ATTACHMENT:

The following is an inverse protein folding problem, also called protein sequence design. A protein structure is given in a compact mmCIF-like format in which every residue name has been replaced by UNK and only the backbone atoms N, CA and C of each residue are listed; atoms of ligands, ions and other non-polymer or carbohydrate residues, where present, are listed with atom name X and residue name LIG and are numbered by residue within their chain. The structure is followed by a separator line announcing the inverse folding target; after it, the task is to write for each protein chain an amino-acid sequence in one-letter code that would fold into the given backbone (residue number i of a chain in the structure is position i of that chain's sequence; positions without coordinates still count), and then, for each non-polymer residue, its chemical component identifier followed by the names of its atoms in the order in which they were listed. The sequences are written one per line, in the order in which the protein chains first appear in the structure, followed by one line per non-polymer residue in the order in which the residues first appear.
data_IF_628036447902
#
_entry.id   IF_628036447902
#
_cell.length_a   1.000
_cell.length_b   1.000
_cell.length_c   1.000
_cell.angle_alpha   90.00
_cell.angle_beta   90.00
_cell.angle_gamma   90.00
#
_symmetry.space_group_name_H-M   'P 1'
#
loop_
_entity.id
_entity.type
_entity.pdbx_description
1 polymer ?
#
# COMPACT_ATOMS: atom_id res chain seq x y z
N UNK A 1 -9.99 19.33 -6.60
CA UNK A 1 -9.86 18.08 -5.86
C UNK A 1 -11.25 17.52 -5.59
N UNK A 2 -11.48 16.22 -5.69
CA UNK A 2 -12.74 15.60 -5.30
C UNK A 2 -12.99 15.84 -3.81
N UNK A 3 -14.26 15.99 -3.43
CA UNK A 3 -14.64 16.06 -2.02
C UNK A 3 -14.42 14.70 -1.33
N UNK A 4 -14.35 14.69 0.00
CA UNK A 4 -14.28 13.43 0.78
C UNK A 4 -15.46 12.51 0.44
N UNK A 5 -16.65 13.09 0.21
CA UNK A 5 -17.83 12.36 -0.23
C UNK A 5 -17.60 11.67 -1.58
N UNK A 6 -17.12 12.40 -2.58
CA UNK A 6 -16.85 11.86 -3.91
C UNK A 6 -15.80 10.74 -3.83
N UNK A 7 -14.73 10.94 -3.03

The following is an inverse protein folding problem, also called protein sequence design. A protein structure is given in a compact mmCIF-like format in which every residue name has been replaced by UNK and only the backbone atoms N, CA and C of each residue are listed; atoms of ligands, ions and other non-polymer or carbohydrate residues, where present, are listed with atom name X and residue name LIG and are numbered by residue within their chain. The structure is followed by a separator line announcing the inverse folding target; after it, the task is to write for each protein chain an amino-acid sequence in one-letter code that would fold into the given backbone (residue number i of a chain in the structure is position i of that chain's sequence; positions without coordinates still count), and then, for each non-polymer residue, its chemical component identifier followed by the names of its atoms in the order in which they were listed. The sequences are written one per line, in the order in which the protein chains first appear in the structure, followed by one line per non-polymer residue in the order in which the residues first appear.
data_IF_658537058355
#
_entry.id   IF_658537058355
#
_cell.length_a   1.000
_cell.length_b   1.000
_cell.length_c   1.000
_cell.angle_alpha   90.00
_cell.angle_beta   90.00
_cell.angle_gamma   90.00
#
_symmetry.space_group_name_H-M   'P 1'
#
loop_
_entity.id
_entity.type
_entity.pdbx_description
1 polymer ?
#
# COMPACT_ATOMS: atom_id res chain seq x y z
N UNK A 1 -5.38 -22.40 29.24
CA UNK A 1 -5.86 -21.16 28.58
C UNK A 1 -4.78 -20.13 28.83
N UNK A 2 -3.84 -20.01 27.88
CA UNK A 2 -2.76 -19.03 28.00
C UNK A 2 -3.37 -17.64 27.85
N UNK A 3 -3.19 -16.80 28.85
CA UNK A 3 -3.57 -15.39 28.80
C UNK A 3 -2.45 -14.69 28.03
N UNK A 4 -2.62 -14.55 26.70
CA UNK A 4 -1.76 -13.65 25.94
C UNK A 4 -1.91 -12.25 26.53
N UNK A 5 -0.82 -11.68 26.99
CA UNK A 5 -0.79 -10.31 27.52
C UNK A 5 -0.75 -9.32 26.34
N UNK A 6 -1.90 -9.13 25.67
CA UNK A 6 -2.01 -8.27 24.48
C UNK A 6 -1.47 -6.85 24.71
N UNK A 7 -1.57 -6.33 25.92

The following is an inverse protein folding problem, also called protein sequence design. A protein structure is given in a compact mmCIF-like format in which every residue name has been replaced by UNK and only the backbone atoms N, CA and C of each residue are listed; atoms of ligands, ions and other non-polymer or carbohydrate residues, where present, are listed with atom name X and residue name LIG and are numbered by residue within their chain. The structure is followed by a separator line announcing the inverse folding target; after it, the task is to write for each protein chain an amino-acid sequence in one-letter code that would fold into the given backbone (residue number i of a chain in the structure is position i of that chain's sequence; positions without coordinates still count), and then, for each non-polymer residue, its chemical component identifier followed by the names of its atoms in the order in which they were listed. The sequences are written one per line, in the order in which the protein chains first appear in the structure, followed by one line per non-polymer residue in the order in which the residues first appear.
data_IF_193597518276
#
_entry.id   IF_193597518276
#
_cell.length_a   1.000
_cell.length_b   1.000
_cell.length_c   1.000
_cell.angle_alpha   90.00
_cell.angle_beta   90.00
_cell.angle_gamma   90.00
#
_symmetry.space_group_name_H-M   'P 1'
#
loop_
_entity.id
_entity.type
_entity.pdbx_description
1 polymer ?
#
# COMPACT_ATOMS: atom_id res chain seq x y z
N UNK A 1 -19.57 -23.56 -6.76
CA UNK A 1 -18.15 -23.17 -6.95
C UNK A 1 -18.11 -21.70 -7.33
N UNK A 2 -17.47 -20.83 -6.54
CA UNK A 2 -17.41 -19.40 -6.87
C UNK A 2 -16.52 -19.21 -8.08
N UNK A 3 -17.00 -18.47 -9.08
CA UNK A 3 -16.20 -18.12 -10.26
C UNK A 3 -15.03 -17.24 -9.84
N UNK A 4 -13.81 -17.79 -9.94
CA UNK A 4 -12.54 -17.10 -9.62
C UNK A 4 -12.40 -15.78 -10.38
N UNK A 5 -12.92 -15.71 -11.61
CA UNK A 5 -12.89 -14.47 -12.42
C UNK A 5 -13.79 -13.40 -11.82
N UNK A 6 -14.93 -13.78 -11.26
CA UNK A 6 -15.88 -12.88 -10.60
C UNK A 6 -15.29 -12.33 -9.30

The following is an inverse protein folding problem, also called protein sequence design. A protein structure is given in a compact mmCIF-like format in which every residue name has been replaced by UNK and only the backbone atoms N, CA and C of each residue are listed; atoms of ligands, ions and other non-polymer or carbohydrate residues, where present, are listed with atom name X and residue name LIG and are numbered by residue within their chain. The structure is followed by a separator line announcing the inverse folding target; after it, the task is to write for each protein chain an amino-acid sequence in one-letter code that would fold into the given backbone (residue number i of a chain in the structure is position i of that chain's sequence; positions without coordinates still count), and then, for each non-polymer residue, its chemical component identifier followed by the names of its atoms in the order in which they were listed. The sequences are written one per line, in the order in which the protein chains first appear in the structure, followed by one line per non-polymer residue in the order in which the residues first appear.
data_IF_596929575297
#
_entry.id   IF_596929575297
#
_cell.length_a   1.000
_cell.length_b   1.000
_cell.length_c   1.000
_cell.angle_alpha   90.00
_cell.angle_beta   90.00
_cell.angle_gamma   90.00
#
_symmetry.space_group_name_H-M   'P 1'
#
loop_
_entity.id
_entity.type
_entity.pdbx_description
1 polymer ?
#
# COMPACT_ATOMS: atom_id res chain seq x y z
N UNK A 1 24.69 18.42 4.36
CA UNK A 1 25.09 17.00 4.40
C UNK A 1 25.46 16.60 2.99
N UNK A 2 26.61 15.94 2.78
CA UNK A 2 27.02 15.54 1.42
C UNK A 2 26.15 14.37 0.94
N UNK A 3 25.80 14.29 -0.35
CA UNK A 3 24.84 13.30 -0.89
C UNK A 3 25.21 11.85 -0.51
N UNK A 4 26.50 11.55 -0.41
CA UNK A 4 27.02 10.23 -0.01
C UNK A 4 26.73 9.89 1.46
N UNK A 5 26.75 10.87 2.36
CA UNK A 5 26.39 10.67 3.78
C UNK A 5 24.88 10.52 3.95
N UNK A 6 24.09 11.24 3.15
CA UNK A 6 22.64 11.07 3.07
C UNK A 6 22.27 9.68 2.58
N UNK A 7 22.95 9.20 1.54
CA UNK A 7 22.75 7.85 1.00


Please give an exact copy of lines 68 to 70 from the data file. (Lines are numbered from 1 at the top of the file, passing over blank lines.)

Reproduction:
N UNK A 3 -3.19 -16.80 28.85
CA UNK A 3 -3.57 -15.39 28.80
C UNK A 3 -2.45 -14.69 28.03